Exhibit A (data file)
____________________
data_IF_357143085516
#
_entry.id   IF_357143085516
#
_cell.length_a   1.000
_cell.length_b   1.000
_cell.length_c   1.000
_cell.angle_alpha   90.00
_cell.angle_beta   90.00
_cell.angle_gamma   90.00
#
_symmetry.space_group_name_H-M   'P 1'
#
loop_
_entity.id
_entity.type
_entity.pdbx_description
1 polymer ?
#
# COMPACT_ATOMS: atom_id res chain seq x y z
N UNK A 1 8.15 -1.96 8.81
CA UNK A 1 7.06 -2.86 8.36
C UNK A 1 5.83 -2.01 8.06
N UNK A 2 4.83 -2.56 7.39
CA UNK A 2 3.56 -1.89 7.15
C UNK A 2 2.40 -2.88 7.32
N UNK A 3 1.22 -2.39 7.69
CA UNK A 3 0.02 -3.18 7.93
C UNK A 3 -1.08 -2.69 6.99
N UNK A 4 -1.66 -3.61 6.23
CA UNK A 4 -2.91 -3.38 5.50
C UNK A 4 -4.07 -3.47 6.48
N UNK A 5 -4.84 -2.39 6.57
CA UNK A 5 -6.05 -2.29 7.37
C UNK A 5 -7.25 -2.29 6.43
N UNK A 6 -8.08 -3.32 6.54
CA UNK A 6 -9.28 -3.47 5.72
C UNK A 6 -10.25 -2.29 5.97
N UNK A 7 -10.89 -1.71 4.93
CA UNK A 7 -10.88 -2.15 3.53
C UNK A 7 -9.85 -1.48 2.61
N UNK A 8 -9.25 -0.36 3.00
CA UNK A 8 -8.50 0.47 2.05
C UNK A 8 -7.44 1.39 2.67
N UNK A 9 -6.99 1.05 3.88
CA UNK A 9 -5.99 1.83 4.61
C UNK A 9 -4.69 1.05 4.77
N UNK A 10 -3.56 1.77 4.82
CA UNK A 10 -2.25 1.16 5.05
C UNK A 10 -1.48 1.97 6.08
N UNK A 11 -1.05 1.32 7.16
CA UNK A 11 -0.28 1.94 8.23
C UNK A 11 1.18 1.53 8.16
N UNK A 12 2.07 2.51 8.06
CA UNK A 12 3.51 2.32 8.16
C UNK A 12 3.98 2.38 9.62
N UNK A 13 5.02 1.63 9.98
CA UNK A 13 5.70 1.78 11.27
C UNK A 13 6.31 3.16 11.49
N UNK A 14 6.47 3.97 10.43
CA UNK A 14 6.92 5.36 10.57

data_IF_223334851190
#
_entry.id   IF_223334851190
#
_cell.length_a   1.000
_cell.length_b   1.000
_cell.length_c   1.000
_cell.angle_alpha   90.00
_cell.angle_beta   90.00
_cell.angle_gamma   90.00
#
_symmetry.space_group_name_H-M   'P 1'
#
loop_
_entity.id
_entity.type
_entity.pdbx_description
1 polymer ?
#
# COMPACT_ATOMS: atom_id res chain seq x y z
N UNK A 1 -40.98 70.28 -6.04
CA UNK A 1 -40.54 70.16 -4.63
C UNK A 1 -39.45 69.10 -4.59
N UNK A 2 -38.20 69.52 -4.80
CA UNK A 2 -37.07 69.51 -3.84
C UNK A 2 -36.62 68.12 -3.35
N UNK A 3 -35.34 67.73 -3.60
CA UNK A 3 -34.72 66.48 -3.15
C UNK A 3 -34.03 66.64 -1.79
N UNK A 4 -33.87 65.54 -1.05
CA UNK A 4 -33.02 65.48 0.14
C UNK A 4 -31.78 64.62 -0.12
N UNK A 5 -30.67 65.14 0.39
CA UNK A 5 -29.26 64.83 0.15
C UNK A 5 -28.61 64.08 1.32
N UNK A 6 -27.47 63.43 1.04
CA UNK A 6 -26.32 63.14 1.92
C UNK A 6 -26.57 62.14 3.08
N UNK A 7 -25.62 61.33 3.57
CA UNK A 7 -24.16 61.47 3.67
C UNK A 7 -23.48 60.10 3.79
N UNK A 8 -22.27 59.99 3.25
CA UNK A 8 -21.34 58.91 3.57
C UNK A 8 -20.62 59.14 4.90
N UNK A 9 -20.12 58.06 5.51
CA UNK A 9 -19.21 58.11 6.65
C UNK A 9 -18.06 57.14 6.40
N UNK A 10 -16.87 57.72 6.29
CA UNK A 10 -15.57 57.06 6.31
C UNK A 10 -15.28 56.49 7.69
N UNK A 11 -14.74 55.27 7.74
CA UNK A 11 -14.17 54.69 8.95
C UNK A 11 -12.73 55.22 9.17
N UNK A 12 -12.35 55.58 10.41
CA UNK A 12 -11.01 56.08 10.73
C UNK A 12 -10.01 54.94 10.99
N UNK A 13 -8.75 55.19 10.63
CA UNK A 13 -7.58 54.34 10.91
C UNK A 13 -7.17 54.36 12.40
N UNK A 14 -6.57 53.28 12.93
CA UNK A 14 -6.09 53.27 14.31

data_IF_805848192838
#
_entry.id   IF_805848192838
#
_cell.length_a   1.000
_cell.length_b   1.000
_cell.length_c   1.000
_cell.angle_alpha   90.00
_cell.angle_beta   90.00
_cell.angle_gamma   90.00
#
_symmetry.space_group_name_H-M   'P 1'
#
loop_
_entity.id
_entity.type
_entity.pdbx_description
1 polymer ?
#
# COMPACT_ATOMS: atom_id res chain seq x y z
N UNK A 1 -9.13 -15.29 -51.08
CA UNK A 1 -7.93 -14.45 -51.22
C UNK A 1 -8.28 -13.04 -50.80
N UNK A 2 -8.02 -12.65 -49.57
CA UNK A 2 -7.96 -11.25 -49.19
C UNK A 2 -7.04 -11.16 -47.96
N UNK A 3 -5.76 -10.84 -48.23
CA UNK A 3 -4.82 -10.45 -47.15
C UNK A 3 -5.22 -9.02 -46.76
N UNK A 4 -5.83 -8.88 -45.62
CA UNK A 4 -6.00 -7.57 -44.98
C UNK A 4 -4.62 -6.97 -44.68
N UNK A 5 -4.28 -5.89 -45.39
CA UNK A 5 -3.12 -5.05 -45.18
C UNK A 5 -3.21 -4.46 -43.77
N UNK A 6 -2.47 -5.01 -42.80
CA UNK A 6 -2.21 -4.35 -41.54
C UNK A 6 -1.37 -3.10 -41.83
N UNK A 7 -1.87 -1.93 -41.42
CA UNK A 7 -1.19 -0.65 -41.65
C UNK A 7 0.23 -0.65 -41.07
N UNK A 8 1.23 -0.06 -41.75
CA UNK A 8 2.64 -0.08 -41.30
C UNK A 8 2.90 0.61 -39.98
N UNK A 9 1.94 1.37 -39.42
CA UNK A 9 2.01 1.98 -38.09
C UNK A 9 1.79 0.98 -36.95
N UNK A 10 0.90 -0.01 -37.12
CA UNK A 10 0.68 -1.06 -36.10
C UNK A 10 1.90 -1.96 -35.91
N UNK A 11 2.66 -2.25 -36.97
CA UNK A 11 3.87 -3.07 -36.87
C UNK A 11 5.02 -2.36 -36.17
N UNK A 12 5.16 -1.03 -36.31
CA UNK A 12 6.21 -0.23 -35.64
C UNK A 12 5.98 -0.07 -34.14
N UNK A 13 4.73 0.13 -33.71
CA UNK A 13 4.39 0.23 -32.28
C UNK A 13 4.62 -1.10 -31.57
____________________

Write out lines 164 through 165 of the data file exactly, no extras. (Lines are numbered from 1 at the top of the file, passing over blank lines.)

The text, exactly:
N UNK A 8 1.23 -0.06 -41.75
CA UNK A 8 2.64 -0.08 -41.30